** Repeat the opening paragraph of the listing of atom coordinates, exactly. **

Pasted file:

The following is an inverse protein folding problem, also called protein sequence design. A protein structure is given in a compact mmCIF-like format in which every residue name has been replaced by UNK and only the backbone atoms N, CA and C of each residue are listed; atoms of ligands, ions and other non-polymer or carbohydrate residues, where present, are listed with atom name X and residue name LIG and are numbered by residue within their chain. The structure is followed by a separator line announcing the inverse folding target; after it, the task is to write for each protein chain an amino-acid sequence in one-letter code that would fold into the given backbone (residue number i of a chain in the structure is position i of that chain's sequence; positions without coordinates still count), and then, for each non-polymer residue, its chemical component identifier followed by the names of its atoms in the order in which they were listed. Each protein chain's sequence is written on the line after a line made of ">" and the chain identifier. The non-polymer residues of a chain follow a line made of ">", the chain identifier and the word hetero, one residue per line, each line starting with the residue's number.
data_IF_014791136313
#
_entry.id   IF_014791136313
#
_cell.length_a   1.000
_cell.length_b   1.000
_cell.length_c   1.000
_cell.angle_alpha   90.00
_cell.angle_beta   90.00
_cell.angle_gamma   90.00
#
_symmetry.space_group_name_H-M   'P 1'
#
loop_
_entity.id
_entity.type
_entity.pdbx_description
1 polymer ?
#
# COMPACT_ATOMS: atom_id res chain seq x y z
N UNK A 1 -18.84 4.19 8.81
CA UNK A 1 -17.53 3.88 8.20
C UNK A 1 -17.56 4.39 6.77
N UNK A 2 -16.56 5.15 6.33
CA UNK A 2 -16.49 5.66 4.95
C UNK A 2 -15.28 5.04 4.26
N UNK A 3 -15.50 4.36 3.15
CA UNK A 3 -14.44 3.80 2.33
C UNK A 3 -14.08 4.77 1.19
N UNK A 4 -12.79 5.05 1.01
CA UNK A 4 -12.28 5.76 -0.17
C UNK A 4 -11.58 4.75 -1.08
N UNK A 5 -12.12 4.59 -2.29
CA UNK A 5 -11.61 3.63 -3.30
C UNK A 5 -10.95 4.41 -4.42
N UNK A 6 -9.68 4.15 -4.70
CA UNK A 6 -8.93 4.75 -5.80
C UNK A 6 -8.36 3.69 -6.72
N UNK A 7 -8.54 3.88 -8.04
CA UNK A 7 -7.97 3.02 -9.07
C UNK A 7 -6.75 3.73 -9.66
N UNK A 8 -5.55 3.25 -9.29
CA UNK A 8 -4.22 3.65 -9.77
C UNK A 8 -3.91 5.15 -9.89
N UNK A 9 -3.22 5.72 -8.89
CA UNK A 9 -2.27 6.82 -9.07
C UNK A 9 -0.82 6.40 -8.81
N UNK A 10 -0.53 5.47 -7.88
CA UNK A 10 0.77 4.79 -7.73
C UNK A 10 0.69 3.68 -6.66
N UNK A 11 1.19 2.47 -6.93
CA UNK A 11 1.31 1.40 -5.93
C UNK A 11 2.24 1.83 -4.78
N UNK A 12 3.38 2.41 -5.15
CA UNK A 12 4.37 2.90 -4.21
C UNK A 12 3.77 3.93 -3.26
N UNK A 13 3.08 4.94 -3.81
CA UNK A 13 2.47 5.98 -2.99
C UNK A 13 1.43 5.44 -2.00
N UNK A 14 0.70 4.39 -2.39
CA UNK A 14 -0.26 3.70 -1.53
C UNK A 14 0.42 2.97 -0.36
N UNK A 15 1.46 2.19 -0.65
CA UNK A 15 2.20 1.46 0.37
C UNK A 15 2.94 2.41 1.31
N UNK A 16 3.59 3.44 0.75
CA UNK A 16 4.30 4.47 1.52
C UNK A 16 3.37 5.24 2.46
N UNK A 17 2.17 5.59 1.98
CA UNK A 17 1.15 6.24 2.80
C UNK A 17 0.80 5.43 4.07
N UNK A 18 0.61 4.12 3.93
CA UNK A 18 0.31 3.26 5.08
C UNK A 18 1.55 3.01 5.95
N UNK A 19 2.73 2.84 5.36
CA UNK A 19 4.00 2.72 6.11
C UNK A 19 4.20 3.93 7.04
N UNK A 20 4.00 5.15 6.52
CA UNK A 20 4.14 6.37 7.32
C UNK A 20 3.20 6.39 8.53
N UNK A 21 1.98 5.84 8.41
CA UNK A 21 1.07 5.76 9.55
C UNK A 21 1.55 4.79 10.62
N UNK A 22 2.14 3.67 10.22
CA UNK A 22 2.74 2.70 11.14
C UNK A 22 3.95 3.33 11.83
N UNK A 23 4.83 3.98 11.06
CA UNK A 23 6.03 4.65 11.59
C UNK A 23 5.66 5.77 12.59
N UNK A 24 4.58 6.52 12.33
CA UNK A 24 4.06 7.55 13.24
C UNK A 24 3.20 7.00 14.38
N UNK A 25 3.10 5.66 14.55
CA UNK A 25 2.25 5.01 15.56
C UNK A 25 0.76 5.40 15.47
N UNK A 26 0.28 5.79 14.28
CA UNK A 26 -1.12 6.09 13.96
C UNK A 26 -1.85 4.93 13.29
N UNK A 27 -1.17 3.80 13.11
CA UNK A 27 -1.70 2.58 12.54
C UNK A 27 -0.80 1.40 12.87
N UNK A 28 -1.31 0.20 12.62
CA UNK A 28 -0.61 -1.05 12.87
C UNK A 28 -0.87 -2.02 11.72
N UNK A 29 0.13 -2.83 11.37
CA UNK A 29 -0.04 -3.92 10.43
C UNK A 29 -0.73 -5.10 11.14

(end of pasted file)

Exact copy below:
The following is an inverse protein folding problem, also called protein sequence design. A protein structure is given in a compact mmCIF-like format in which every residue name has been replaced by UNK and only the backbone atoms N, CA and C of each residue are listed; atoms of ligands, ions and other non-polymer or carbohydrate residues, where present, are listed with atom name X and residue name LIG and are numbered by residue within their chain. The structure is followed by a separator line announcing the inverse folding target; after it, the task is to write for each protein chain an amino-acid sequence in one-letter code that would fold into the given backbone (residue number i of a chain in the structure is position i of that chain's sequence; positions without coordinates still count), and then, for each non-polymer residue, its chemical component identifier followed by the names of its atoms in the order in which they were listed. Each protein chain's sequence is written on the line after a line made of ">" and the chain identifier. The non-polymer residues of a chain follow a line made of ">", the chain identifier and the word hetero, one residue per line, each line starting with the residue's number.